Closing Time

That’s it, folks. With the absence of my name on this week’s schedule at the restaurant, I have officially turned in my burrista badge and turned my face to the bright and even more broke future of a historian.  But, allow me a moment to play Lot’s wife.  I’m only human, after all, and I cannot help but look back.  (So it goes.)

I often find myself reading old Facebook status updates, comparing them to lines in George Washington’s diaries.  He didn’t write full entries.  He basically wrote eighteenth-century tweets–mundane, glib bullshit that no one should really ever care about.  “Bought boots today. Should pay tab soon? #inflation #postcolonialprobs”  Yet, we use his diaries to inform our interpretations of his life.  used his diaries to write a paper on camp followers during the American Revolution.  “Too much ‘baggage’ #bitchesbecray #raining(wo)men”  So, when I think of how people read GW’s stuff, I can’t help but be overcome with a certain prospecting vanity: what if someone someday interprets my social media burps and applies them to greater historical themes?

To be honest, if I ever become famous enough for that to happen, scholars of me would probably be disappointed.  My most popular updates are depreciating yet quirky and best read in the cadence of Zooey Deschanel’s smokey, spaced out contralto.  They’re unreal and superficial, yet they come from a place of real living.  They say I’m dissatisfied with my life, sure, but at least I can still laugh at it.  A lot of the time, people don’t get it.  They’ll ask me if I’m okay, or they’ll give me a long, sad look and say my name meaningfully.  Maybe once I’ve written a book and made millions, everyone will be in on the joke.  It’s just how I see my life, guys.  Let me have this!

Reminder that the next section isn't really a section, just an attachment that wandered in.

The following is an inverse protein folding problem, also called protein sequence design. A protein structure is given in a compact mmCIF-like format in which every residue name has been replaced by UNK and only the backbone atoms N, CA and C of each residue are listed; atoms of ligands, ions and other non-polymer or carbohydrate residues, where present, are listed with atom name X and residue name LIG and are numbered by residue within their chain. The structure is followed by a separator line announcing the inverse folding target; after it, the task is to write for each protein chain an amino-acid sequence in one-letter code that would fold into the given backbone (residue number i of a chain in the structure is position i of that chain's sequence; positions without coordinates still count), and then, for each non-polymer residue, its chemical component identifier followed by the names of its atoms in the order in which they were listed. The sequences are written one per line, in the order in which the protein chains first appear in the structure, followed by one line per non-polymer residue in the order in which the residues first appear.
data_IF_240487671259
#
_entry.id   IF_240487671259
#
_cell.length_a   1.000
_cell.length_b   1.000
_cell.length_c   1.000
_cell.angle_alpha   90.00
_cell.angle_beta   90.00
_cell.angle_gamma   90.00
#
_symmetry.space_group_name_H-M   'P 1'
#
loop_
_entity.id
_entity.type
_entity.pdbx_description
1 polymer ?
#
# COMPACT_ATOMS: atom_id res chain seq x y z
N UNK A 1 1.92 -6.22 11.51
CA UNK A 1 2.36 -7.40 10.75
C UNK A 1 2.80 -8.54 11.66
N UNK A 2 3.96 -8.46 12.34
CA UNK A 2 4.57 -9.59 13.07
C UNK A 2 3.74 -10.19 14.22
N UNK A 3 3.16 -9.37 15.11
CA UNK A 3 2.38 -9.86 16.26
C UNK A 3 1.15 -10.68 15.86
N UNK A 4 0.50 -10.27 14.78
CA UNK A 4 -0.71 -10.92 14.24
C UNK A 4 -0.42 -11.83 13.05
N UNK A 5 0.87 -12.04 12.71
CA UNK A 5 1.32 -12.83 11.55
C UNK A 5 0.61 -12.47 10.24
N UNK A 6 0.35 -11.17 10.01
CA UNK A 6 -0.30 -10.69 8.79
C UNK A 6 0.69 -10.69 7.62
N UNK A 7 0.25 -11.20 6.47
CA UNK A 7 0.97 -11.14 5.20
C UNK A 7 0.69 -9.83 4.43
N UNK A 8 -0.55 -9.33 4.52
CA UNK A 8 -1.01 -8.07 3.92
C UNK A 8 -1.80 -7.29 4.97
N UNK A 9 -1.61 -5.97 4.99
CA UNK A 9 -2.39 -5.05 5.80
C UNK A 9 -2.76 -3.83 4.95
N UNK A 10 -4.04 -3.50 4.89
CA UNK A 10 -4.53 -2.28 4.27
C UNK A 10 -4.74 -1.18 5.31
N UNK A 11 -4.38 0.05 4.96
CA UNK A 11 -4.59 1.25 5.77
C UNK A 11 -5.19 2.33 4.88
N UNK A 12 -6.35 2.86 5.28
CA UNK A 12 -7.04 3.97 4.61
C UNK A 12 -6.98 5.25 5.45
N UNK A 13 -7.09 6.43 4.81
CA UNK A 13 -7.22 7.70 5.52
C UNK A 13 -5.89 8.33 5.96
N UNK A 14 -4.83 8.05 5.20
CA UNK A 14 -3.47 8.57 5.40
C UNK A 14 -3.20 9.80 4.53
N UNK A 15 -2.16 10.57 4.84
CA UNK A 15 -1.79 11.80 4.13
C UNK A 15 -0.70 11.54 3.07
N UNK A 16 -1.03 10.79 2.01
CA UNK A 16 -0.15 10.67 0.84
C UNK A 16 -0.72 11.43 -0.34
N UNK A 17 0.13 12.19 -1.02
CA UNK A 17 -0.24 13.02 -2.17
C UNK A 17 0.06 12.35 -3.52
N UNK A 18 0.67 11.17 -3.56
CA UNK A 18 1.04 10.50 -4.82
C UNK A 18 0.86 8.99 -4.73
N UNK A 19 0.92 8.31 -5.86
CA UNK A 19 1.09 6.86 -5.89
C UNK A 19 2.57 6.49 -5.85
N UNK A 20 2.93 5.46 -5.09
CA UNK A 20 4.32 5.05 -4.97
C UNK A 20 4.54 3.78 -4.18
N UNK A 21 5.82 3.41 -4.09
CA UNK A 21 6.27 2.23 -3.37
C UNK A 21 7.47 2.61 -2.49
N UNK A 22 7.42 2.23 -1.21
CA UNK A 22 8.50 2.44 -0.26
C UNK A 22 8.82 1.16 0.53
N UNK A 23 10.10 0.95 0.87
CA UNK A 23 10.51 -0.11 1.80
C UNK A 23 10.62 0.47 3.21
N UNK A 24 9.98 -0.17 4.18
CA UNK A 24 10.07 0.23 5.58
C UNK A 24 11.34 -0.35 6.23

I started working at Agave in late August last summer.  It was a dark time.  Literally.  I was stumbling out of the restaurant at 3:30am some nights, bidding a fond farewell to the “morning person” moniker I’d clung to so hard during college.  I’d hear birds heralding the sun before I even finished brushing my teeth.  Street lights would flicker. But it was a funny time, too.  Like soldiers laughing at the bullet suddenly lodged safely in the Bible they always keep over their heart, we laughed at Agave.  We laughed a lot, in fact, and it was that laughter that pulled me through this weird, uncontrollable dive into adulthood.  I met amazing people.  I ate good food.  I learned new skills.  I flirted.  I farted.  I updated my Facebook.

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And that’s where things get really weird, because if people someday are going to be treating these updates as some sort of literary phenomenon, I’m almost afraid of the depth they’ll uncover from something like this:

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And, then there’s this, which has “Jezebel article” written all over it:

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But, most importantly, when we say goodbye to Jen’s adventures working at Agave, we are also singing our sweet sayanoras to Cute Agave Boy, the phantom sex god that periodically graced my burrito line.  Let’s all take a few minutes to ponder the most intriguing plot line in this saga, and lament that the network pulled funding for the program before a neat ending could be filmed.  What does Cute Agave Boy represent?  He represents delusion, the enteral quest.  (Germans use the verb “streben.”)  He represents the potential of the future–the potential to be happy, the potential to love and be loved, the potential to keep reaching higher.  So, raise your glass to burritos and the boys who eat them, and enjoy this final look back on a weird year.

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Dear Cute Agave Boy:
Will you miss me? If you are reading this letter, I am sitting a parking lot away, in the basement of a historical home. Do not try to find me. We do not allow sodas here. It’s over between us. Hush, now, you’ll be fine. It was over before it even began. We both knew that. I hope your colored hipster pants find love.
The Girl Who Tried To Seduce You That One Time

That’s it.  That’s all.  Closing time.  In the wise words of Semisonic, “every new beginning comes from some other beginning’s end.”  This year is over; here’s to the next.


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